Although it is widely believed that the British are obsessed with class to a degree unrivaled by any other nation, politicians in Britain are now calling for a "classless society," and scholars are concluding that class does not matter any more. But has class -- once considered the master narrative of British history -- fallen, failed, and been dismissed? In this wholly original and brilliantly argued book, David Cannadine shows that Britons have indeed been preoccupied with class, but in ways that are invariably ignorant and confused. Cannadine sets out to expose this ignorance and banish this confusion by imaginatively examining class itself, not so much as the history of society but as the history of the different ways in which Britons have thought about their society.
Cannadine proposes that "class" may best be understood as a shorthand term for three distinct but abiding ways in which the British have visualized their social worlds and identities: class as "us" versus "them;" class as "upper," "middle," and "lower"; and class as a seamless hierarchy of individual social relations. From the eighteenth through the twentieth century, he traces the ebb and flow of these three ways of viewing British society, unveiling the different purposes each model has served.
Encompassing social, intellectual, and political history, Cannadine uncovers the meanings of class from Adam Smith to Karl Marx to Margaret Thatcher, showing the key moments in which thinking about class shifted, such as the aftermath of the French Revolution and the rise the Labor Party in the early twentieth century. He cogently argues that Marxist attempts to view history in terms of class struggle are often as oversimplified as conservative approaches that deny the central place of class in British life. In conclusion, Cannadine considers whether it is possible or desirable to create a "classless society," a pledge made by John Major that has continued to resonate even after the conservative defeat. Until we know what class really means-and has meant-to the British, we cannot seriously address these questions.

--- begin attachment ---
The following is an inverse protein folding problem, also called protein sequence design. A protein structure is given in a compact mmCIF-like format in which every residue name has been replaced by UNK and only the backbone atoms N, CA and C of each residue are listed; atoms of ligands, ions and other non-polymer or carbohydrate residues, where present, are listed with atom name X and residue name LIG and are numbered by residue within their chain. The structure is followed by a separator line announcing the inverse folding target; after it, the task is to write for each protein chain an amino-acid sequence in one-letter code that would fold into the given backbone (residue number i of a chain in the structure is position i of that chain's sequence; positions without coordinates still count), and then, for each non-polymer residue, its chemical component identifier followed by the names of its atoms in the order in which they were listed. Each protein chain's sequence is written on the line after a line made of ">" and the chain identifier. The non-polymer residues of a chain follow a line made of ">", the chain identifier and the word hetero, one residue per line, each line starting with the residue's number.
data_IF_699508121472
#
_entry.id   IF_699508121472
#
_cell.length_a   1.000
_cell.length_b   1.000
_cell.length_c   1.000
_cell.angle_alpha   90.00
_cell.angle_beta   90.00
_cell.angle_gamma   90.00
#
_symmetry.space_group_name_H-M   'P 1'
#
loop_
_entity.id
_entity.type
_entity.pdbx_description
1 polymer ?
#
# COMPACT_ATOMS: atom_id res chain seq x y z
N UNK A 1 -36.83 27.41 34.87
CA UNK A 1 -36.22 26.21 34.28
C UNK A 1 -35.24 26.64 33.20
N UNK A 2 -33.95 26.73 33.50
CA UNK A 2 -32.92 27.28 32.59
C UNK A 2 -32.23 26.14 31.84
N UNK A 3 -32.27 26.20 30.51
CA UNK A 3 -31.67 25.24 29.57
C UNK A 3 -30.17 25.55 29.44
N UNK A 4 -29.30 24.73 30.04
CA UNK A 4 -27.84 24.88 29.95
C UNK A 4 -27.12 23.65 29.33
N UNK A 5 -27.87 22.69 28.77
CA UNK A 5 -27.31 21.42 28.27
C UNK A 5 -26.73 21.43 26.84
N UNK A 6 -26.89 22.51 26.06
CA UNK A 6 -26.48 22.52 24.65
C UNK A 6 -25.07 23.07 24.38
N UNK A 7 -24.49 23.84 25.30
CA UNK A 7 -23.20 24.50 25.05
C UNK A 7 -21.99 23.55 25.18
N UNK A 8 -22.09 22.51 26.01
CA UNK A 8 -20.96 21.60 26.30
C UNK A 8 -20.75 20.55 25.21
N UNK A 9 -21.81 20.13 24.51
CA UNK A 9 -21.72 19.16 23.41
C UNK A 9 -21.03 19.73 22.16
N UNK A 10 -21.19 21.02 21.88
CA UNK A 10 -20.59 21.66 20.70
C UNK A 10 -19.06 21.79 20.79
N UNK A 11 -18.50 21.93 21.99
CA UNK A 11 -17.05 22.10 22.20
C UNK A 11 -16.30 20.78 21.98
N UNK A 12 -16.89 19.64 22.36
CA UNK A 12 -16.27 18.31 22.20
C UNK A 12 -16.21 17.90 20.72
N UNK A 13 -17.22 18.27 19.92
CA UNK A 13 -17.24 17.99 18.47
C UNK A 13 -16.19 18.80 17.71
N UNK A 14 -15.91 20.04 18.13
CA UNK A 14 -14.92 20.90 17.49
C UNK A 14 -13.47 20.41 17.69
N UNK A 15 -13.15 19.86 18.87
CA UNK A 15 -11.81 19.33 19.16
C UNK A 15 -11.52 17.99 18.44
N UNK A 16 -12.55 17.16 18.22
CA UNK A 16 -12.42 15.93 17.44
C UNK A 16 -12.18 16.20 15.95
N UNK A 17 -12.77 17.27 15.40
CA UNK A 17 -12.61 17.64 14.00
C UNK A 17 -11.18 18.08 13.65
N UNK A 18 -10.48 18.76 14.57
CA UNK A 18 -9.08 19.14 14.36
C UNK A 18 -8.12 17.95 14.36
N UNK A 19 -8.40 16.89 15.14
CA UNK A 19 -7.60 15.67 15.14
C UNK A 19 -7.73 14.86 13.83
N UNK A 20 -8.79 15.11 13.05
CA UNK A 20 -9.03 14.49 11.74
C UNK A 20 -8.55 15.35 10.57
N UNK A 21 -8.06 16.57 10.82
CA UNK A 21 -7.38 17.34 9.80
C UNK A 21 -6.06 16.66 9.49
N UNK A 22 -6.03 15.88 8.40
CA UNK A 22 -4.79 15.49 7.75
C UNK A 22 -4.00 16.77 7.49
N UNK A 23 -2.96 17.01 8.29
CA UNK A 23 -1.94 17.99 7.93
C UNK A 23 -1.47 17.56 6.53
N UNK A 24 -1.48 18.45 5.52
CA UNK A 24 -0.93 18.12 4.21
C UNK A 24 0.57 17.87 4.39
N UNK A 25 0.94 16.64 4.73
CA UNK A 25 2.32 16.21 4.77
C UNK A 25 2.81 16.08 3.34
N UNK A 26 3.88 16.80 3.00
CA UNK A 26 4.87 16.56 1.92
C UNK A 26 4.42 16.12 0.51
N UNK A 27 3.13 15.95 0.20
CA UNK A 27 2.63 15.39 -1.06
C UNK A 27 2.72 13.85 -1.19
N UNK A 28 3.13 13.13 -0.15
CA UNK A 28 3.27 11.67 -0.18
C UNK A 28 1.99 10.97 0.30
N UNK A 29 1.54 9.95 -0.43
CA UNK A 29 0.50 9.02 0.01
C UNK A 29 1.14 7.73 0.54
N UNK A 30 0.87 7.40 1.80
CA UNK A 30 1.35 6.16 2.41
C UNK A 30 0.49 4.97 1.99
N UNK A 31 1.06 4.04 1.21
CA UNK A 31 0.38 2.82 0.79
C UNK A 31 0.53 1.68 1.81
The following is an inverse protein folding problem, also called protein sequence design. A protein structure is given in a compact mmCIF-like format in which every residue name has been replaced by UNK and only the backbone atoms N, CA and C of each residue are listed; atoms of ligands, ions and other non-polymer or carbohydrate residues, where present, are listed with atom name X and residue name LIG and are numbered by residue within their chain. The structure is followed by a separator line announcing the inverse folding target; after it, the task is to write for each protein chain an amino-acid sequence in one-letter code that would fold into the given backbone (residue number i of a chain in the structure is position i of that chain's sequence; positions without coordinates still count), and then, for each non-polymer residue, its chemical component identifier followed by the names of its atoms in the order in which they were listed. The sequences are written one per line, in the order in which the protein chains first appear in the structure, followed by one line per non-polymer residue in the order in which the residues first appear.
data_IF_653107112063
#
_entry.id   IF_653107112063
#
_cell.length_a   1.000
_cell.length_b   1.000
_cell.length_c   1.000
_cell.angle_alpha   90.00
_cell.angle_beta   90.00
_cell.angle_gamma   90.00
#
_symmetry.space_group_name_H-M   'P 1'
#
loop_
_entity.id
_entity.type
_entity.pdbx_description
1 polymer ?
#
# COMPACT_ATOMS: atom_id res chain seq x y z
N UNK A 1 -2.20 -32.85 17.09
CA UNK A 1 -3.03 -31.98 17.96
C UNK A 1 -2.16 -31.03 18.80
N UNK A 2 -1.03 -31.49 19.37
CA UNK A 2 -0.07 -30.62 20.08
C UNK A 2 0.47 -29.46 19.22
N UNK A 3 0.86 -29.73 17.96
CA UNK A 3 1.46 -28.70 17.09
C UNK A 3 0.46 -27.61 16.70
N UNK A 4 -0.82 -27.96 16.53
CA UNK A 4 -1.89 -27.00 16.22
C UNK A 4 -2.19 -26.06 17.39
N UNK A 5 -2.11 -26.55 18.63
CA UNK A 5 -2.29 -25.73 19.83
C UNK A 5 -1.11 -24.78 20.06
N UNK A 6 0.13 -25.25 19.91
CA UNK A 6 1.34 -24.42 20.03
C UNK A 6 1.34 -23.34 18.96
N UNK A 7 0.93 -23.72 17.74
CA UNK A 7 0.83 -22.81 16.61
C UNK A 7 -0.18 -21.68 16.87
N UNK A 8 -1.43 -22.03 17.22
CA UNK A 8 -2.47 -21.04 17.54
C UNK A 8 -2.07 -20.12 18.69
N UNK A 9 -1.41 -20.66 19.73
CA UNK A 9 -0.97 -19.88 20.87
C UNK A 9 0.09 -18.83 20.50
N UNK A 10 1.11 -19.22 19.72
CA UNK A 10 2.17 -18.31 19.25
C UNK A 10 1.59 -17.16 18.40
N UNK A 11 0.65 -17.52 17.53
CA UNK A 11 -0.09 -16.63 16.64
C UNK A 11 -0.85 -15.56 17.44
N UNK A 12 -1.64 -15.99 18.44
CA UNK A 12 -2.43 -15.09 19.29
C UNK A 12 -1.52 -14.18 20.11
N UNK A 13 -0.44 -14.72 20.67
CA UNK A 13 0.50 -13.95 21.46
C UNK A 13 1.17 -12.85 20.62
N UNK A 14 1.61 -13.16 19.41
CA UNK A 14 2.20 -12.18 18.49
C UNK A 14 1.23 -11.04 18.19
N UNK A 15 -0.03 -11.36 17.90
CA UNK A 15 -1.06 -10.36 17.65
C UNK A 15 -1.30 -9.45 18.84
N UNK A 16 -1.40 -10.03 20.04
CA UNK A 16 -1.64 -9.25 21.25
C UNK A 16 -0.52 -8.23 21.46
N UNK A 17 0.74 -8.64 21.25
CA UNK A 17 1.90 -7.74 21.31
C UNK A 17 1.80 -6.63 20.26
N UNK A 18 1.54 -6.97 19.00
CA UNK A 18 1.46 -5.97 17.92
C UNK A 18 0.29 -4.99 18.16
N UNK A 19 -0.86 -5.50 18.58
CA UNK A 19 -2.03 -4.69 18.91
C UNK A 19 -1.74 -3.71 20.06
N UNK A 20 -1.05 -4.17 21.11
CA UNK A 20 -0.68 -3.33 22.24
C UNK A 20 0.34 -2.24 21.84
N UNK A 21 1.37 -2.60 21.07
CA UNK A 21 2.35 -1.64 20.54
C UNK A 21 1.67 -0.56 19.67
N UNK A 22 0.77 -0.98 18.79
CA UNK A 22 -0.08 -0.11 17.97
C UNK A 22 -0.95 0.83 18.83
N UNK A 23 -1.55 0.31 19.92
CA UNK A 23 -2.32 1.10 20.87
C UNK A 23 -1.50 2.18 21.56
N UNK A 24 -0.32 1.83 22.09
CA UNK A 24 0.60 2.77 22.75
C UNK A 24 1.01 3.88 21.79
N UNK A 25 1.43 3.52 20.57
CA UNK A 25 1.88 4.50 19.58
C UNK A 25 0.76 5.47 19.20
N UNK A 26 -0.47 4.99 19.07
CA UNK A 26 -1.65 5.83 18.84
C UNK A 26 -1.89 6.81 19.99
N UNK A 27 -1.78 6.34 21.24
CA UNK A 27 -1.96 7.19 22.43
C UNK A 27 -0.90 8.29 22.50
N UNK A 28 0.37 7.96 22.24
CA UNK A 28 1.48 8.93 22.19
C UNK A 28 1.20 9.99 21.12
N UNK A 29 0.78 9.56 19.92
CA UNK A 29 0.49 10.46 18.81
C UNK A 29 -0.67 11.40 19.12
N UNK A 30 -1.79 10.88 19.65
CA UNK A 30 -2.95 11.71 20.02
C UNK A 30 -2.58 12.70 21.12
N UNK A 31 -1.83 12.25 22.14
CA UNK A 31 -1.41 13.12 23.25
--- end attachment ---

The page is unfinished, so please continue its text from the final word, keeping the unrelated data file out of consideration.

Creative, erudite, and accessible, "The Rise and Fall of Class in Britain" offers a fresh and engaging perspective on both British history and the crucial topic of class.
Learned, elegant, and thoughtful. One might almost say classy. -- John Naughton The London Times A book which displays the lucidity, learning, and imaginative grasp for which the author is already widely admired. -- Roger Scruton Literary Review By far the best study of this slippery subject that I have ever read. -- Peregrine Worsthorne Spectator Invariably stimulating... lights up the history of the past three centuries from an angle to which we are largely unaccustomed. -- Philip Ziegler Daily Telegraph Everyone interested in the evolution of contemporary Britain should read this book. -- Arthur Marwick Observer Fascinating and deeply enjoyable. -- Geoffrey Wheatcroft The Atlantic Monthly